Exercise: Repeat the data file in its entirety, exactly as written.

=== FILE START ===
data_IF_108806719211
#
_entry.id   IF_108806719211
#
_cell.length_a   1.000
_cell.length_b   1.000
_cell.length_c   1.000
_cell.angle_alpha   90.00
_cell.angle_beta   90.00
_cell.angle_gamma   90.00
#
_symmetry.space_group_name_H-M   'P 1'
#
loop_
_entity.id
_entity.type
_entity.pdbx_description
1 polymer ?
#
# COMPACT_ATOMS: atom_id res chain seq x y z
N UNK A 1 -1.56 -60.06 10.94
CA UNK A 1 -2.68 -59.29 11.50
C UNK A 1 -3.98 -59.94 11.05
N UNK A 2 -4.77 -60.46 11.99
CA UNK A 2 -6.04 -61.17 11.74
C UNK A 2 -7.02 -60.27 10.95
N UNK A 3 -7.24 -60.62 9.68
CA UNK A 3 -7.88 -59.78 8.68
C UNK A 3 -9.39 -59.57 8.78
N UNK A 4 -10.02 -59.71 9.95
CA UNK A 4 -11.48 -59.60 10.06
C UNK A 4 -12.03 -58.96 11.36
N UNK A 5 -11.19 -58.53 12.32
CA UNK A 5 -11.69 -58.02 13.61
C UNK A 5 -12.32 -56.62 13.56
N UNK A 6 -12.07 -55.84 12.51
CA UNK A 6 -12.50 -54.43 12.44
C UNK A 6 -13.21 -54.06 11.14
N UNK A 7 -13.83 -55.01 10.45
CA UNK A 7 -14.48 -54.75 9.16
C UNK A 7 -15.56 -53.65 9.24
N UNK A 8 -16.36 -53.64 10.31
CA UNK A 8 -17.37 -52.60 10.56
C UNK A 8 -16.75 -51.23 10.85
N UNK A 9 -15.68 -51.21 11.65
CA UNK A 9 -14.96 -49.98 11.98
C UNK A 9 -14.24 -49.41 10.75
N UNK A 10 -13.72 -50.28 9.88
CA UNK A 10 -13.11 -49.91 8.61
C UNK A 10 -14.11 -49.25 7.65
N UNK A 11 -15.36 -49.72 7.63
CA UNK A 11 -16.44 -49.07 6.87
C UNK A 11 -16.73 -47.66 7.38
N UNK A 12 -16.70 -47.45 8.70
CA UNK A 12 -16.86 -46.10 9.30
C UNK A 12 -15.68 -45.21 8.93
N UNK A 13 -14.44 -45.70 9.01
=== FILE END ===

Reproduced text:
data_IF_108806719211
#
_entry.id   IF_108806719211
#
_cell.length_a   1.000
_cell.length_b   1.000
_cell.length_c   1.000
_cell.angle_alpha   90.00
_cell.angle_beta   90.00
_cell.angle_gamma   90.00
#
_symmetry.space_group_name_H-M   'P 1'
#
loop_
_entity.id
_entity.type
_entity.pdbx_description
1 polymer ?
#
# COMPACT_ATOMS: atom_id res chain seq x y z
N UNK A 1 -1.56 -60.06 10.94
CA UNK A 1 -2.68 -59.29 11.50
C UNK A 1 -3.98 -59.94 11.05
N UNK A 2 -4.77 -60.46 11.99
CA UNK A 2 -6.04 -61.17 11.74
C UNK A 2 -7.02 -60.27 10.95
N UNK A 3 -7.24 -60.62 9.68
CA UNK A 3 -7.88 -59.78 8.68
C UNK A 3 -9.39 -59.57 8.78
N UNK A 4 -10.02 -59.71 9.95
CA UNK A 4 -11.48 -59.60 10.06
C UNK A 4 -12.03 -58.96 11.36
N UNK A 5 -11.19 -58.53 12.32
CA UNK A 5 -11.69 -58.02 13.61
C UNK A 5 -12.32 -56.62 13.56
N UNK A 6 -12.07 -55.84 12.51
CA UNK A 6 -12.50 -54.43 12.44
C UNK A 6 -13.21 -54.06 11.14
N UNK A 7 -13.83 -55.01 10.45
CA UNK A 7 -14.48 -54.75 9.16
C UNK A 7 -15.56 -53.65 9.24
N UNK A 8 -16.36 -53.64 10.31
CA UNK A 8 -17.37 -52.60 10.56
C UNK A 8 -16.75 -51.23 10.85
N UNK A 9 -15.68 -51.21 11.65
CA UNK A 9 -14.96 -49.98 11.98
C UNK A 9 -14.24 -49.41 10.75
N UNK A 10 -13.72 -50.28 9.88
CA UNK A 10 -13.11 -49.91 8.61
C UNK A 10 -14.11 -49.25 7.65
N UNK A 11 -15.36 -49.72 7.63
CA UNK A 11 -16.44 -49.07 6.87
C UNK A 11 -16.73 -47.66 7.38
N UNK A 12 -16.70 -47.45 8.70
CA UNK A 12 -16.86 -46.10 9.30
C UNK A 12 -15.68 -45.21 8.93
N UNK A 13 -14.44 -45.70 9.01